[Marxism] Slavery and Race [was: Notes on David Brion Davis' review]

Mark Lause MLause at cinci.rr.com
Sat Nov 4 06:50:27 MST 2006


Let's change the subject line on this thread which has gotten far from the
David Brion Davis book.  So long as people are reading each other's emails,
this thread will work.

This is an important subject, of course, but that shows a clear difference
between reading the sources to fit the results into a theory and reading
FROM the sources.  If we're doing the latter, we understand race as a
shifting and amorphous term until nailed down by colonial legislation.  If
you go back earler, there's enough data suggesting that different Europeans
approached Africans with different ideas and assumptions, that covered a
very broad spectrum of possible options.  However, that doesn't mean that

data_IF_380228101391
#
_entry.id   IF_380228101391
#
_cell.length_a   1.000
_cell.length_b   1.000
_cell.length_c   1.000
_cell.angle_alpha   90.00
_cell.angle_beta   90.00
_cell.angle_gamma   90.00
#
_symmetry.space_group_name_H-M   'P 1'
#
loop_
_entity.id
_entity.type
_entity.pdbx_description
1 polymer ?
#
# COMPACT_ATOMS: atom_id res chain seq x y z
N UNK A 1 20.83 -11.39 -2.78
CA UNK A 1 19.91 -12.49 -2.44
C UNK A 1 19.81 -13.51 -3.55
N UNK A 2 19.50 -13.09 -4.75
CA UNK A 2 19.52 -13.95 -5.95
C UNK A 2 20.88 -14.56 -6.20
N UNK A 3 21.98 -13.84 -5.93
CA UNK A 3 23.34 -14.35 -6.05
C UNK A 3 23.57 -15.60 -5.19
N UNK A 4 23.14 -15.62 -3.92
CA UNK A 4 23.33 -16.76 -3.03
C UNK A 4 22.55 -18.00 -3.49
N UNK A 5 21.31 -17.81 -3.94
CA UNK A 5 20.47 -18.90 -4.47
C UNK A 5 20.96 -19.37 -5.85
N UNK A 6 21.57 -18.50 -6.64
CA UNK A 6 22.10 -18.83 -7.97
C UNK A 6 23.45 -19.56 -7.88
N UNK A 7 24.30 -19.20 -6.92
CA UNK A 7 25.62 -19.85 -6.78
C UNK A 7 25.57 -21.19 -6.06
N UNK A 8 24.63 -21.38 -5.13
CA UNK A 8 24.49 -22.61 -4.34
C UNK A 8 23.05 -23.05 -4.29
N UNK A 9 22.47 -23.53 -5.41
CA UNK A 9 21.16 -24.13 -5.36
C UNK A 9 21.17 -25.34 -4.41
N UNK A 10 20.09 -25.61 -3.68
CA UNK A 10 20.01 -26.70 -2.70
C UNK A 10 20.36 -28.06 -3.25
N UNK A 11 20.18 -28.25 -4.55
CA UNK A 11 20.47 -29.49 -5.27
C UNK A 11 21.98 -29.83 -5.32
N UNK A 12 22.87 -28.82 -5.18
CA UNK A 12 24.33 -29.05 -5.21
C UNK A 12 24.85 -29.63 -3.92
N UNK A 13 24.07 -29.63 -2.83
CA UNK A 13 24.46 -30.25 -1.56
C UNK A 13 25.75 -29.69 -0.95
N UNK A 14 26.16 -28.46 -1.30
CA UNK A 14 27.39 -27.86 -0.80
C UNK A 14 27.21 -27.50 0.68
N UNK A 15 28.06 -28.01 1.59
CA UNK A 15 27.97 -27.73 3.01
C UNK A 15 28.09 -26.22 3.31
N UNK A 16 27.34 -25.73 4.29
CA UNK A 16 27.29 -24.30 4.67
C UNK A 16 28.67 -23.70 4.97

"race" didn't exist, that a racist perception of hierarchy didn't exist, or
that these assumptions weren't acted upon.

I found Ted Allen's work an excellent summary, in many respects, of what
scholars have been arguing since the 1960s, but there were some major flaws.


Most notably, Allen sees no multi-racial options, which are there in the
various subcultures at the edges of New World society (maroons, pirates,
etc.).

Also, the native presence is almost beneath notice.

Most importantly for us--and this isn't Allen's fault--the "whiteness" is
elaborated into a key insight into the US history despite the obvious fact
that Allen researched and wrote very little about the mainland North
American colonies or the future United States.  If we understand the nature
of race, we need to be particularly careful about letting the evidence for
these different experiences and contexts speak for themselves.

ML







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